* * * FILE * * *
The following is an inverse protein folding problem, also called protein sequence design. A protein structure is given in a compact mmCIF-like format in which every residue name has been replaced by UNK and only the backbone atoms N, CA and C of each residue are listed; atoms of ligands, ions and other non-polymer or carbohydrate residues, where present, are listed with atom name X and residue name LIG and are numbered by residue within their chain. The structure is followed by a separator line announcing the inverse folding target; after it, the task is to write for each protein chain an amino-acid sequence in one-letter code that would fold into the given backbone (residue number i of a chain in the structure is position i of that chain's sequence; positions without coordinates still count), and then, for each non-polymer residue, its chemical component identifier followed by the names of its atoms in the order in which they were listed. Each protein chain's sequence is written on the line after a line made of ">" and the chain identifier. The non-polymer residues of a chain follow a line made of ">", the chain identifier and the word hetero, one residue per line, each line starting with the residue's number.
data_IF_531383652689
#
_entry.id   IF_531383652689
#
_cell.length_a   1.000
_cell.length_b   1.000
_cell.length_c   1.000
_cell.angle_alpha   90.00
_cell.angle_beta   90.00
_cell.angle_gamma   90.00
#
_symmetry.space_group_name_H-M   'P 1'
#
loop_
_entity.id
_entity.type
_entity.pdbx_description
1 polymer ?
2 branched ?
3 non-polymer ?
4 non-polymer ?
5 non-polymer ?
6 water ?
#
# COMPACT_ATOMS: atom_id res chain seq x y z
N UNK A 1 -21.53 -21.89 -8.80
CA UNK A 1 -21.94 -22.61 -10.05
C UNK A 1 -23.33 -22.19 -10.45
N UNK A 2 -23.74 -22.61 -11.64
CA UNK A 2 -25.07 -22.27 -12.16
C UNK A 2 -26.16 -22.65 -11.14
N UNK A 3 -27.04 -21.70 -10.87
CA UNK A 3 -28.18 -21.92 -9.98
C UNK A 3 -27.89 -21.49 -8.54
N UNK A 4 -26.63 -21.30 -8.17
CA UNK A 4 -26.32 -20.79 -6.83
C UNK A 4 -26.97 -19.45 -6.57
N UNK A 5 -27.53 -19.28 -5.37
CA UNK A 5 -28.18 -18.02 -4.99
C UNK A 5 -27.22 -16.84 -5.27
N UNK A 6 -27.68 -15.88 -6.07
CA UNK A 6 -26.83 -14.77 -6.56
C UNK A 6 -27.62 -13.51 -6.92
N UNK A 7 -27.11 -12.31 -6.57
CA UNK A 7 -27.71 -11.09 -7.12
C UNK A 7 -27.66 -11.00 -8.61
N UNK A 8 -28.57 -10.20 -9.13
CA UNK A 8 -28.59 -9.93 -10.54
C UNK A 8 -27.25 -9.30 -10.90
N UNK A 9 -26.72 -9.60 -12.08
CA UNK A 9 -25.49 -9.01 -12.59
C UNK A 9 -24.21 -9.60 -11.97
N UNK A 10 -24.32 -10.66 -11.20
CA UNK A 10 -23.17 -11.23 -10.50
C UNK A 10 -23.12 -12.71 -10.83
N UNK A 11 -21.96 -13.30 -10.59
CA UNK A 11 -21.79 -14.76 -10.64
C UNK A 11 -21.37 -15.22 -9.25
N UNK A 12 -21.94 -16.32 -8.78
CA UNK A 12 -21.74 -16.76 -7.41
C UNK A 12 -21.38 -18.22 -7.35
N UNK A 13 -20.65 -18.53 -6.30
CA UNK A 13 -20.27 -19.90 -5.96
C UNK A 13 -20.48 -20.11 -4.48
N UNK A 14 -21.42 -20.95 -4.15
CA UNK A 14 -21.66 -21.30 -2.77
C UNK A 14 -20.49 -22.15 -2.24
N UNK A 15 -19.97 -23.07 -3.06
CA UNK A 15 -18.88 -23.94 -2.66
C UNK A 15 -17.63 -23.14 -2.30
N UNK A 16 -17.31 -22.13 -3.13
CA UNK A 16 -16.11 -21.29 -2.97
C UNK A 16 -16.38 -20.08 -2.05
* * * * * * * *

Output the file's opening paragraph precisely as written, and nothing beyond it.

The following is an inverse protein folding problem, also called protein sequence design. A protein structure is given in a compact mmCIF-like format in which every residue name has been replaced by UNK and only the backbone atoms N, CA and C of each residue are listed; atoms of ligands, ions and other non-polymer or carbohydrate residues, where present, are listed with atom name X and residue name LIG and are numbered by residue within their chain. The structure is followed by a separator line announcing the inverse folding target; after it, the task is to write for each protein chain an amino-acid sequence in one-letter code that would fold into the given backbone (residue number i of a chain in the structure is position i of that chain's sequence; positions without coordinates still count), and then, for each non-polymer residue, its chemical component identifier followed by the names of its atoms in the order in which they were listed. Each protein chain's sequence is written on the line after a line made of ">" and the chain identifier. The non-polymer residues of a chain follow a line made of ">", the chain identifier and the word hetero, one residue per line, each line starting with the residue's number.